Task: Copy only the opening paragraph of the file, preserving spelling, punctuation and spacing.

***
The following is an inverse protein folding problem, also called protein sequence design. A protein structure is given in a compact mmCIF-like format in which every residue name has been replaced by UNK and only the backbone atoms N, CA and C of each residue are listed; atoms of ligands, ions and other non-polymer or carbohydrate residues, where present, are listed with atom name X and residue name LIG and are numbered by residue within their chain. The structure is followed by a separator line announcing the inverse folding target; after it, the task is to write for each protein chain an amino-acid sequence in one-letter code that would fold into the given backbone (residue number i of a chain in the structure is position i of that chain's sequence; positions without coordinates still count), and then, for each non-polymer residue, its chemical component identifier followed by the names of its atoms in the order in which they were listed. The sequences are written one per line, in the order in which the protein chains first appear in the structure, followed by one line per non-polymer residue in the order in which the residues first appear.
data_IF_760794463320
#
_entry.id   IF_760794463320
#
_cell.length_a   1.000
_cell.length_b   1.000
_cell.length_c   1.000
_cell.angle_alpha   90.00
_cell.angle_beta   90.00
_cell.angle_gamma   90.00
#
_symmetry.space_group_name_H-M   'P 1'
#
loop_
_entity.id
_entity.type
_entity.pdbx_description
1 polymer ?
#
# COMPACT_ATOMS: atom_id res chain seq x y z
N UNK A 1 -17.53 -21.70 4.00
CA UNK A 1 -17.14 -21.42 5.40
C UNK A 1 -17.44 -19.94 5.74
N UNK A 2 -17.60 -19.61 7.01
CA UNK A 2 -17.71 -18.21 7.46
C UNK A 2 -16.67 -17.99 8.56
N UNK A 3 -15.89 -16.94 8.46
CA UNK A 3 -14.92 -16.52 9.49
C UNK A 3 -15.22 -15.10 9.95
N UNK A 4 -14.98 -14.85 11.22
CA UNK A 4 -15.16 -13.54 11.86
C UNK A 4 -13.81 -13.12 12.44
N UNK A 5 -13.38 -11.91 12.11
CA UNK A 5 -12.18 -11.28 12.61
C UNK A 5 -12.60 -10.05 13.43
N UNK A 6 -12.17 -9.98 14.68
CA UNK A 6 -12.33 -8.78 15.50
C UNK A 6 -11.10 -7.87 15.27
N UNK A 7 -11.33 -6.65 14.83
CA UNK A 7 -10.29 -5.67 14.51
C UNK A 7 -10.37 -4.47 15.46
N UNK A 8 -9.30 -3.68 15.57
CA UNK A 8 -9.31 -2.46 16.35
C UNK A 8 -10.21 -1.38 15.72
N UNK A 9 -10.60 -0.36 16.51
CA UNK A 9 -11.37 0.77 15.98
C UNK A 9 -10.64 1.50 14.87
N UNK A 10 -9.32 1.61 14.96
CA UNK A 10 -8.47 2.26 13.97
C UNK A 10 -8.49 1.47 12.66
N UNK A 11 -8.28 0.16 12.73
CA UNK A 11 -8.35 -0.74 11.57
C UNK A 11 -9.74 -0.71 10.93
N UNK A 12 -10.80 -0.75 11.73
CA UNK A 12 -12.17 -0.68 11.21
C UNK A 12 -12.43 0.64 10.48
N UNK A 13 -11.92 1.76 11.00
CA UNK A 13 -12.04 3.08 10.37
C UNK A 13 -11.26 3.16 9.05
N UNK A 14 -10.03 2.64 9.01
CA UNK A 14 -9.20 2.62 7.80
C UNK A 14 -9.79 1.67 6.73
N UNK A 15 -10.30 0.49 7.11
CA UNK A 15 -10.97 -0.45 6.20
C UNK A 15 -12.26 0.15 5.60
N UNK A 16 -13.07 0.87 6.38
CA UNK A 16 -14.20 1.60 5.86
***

The following is an inverse protein folding problem, also called protein sequence design. A protein structure is given in a compact mmCIF-like format in which every residue name has been replaced by UNK and only the backbone atoms N, CA and C of each residue are listed; atoms of ligands, ions and other non-polymer or carbohydrate residues, where present, are listed with atom name X and residue name LIG and are numbered by residue within their chain. The structure is followed by a separator line announcing the inverse folding target; after it, the task is to write for each protein chain an amino-acid sequence in one-letter code that would fold into the given backbone (residue number i of a chain in the structure is position i of that chain's sequence; positions without coordinates still count), and then, for each non-polymer residue, its chemical component identifier followed by the names of its atoms in the order in which they were listed. The sequences are written one per line, in the order in which the protein chains first appear in the structure, followed by one line per non-polymer residue in the order in which the residues first appear.